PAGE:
Outside of crashes, heatstroke is the number one vehicle-related killer of children in the United States. As we enter the hottest months of the year, AAA South Dakota in an attempt to prevent these deaths, reminds parents and caregivers about the dangers of vehicular heatstroke and leaving children in hot cars. In 2018, there were 52 preventable deaths of children in vehicles, a 21-percent increase from 2017, according to the National Highway Traffic Safety Administration.
The number of child heatstroke deaths in recent years is tragic. These are the current national statistics as of July 8, 2019:
• Child heatstroke fatalities this year: 18
• Child heatstroke fatalities in 2018: 52
• Child heatstroke fatalities in 2017: 43
• National average of child heatstroke fatalities per year since 1998: 38
• Total number of child heatstroke fatalities from 1998-present: 813
“As outside temperatures rise, the risk of children dying from vehicular heatstroke increases,” said Marilyn Buskohl for AAA South Dakota. “One child dies from heatstroke nearly every 10 days in the United States from being left in a car or crawling into an unlocked vehicle. What is most tragic is that every single one of these deaths could have been prevented.”
AAA South Dakota reminds all parents and caregivers that prevention is the best way to keep heatstroke at bay. Remember to ACT.
• A — Avoid heat stroke-related injury and death by never leaving your child in a vehicle, even for a minute. Teach your children never to play in or around vehicles.
• C — Create reminders and habits that give you and any caregivers a safety net. Leave an important item — a purse, cell phone or wallet – in the rear seats, prompting you to check the back before locking the doors and walking away. Arrange for your day care provider to call you if your child is unexpectedly absent. Always check in with your spouse after day care drop off, particularly when there’s a change in routine.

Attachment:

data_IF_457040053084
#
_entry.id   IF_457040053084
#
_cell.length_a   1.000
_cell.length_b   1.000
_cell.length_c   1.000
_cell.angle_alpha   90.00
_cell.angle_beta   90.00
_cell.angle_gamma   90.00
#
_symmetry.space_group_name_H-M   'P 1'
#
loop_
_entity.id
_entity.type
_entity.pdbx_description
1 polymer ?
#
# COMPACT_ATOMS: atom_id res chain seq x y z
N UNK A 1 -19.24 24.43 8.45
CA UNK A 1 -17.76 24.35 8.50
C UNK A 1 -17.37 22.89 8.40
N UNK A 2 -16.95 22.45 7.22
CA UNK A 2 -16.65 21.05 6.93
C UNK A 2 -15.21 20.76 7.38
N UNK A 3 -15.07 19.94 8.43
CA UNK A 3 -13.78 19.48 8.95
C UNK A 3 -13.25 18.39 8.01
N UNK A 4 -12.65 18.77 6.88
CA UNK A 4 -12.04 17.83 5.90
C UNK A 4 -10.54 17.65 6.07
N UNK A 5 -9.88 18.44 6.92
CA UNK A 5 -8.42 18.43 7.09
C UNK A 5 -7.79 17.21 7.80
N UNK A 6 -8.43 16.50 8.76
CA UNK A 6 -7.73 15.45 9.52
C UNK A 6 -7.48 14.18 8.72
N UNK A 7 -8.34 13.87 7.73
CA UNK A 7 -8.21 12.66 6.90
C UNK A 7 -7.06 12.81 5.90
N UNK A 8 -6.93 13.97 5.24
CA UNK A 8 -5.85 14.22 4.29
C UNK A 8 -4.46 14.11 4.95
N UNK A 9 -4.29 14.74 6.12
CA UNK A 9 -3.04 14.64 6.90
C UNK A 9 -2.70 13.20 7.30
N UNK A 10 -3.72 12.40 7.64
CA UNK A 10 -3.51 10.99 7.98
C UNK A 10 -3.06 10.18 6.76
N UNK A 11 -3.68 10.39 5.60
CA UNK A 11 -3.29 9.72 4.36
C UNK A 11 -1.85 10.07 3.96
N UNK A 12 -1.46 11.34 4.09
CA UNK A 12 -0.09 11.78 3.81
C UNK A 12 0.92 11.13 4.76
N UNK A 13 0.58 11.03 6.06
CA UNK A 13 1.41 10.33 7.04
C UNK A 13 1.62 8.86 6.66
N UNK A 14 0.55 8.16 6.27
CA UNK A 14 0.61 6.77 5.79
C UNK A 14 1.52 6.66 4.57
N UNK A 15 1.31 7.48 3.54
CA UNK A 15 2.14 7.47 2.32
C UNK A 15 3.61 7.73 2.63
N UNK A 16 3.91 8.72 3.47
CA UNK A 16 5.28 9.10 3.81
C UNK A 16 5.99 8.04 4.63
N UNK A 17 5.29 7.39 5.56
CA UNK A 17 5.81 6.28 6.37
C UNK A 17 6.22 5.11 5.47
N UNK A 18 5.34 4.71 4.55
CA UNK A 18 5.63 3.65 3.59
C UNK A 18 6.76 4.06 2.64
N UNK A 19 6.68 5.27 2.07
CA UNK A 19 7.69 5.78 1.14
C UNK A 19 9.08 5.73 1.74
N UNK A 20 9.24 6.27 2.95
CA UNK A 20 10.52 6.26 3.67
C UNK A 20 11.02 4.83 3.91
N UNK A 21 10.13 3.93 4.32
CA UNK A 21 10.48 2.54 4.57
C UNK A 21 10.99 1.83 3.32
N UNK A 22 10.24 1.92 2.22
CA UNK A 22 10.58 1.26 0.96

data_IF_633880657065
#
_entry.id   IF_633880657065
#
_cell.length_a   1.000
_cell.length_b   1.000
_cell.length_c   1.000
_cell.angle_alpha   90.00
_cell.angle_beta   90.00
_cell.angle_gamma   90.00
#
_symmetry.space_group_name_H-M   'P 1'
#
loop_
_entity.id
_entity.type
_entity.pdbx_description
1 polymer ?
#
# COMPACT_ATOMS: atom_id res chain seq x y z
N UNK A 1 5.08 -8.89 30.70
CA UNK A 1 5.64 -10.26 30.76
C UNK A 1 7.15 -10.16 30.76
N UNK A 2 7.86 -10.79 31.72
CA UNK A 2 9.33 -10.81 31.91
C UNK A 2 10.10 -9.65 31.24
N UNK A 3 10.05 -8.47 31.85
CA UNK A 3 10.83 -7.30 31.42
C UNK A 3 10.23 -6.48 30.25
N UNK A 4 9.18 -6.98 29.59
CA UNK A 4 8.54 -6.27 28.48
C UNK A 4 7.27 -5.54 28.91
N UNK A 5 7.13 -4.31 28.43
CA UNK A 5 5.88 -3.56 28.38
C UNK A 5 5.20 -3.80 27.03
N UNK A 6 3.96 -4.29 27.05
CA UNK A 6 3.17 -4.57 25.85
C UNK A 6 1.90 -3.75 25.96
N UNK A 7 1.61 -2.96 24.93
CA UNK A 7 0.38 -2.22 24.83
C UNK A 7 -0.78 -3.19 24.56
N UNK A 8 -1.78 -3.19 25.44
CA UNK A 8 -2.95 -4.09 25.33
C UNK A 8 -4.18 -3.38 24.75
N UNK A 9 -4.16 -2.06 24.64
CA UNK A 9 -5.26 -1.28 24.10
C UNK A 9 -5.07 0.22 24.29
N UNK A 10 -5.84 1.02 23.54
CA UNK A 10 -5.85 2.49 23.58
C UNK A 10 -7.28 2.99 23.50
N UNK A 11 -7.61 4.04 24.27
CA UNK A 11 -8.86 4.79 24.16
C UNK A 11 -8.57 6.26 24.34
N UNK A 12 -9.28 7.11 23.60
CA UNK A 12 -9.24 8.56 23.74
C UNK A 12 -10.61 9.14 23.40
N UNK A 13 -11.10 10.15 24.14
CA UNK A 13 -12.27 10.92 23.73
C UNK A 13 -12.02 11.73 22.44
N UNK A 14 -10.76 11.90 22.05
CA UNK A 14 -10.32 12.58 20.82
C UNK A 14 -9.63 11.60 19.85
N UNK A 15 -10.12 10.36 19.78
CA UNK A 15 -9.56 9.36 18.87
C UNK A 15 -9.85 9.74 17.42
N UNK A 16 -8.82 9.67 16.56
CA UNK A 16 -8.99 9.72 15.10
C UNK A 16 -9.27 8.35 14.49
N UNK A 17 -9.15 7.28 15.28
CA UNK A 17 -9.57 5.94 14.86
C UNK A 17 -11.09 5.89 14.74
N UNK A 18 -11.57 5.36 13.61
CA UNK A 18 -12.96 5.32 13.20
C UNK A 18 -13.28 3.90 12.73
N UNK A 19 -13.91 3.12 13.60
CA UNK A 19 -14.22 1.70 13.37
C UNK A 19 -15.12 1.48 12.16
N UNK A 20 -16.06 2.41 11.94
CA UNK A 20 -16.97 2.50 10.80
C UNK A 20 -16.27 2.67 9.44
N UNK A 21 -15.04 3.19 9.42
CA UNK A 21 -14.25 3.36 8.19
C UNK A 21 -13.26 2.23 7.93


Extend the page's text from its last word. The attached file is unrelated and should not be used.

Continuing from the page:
• T — Take action if you see an unattended child or pet in a vehicle. Dial 911 and follow the instructions of emergency personnel.
“Parents and caregivers think this could never happen to them — they could never forget their child in the backseat of a car. However, in our fast-paced, sleep-deprived world, this tragic situation happens far too often. It is even more likely to happen when there is a change in a daily routine, such as different driver dropping off the child at daycare,” said Marilyn Buskohl, AAA South Dakota spokesperson.
“Make it a routine to look twice and check the back seat for children before you leave and lock the car,” Buskohl continued. “If you have to put a purse or briefcase in the back seat, a reminder post-it note on your dashboard, an alarm on your phone, or a stuffed animal in the front seat to remember to take a child out of the car, do it. And if a different parent or caregiver is dropping off a child to daycare, call the driver to confirm the child was indeed dropped off.”
If you are a bystander and see a child in a hot vehicle:
• Make sure the child is okay and responsive. If not, call 911 immediately.
• If the child appears to be OK, attempt to locate the parents or have the facility’s security or management page the car owner over the PA system.
• If there is someone with you, one person should actively search for the parent while the other waits at the car.
• If the child is not responsive or appears to be in distress, attempt to get into the car to assist the child — even if that means breaking a window — many states, including South Dakota, have “Good Samaritan” laws that protect people from lawsuits for getting involved to help a person in an emergency.
Know the warning signs of heatstroke, which include red, hot, and moist or dry skin; no sweating; a strong rapid pulse or a slow weak pulse; nausea; confusion; or acting strangely. If a child exhibits any of these signs after being in a hot vehicle, quickly spray the child with cool water or with a garden hose — NEVER put a child in an ice bath. Call 911 or your local emergency number immediately.
A child’s body temperature can rise up to five times faster than an adult’s, and heatstroke can occur in outside temperatures as low as 57 degrees. On an 80-degree day, a car can reach deadly levels in just 10 minutes.
“More than half (54%) of all vehicle-related heatstroke deaths in children are caused by a child accidentally being left in the car, and 26 percent are from a child getting into a hot car unsupervised,” said AAA South Dakota’s Buskohl. “We want to get the word out to parents and caregivers: Look Before You Lock.”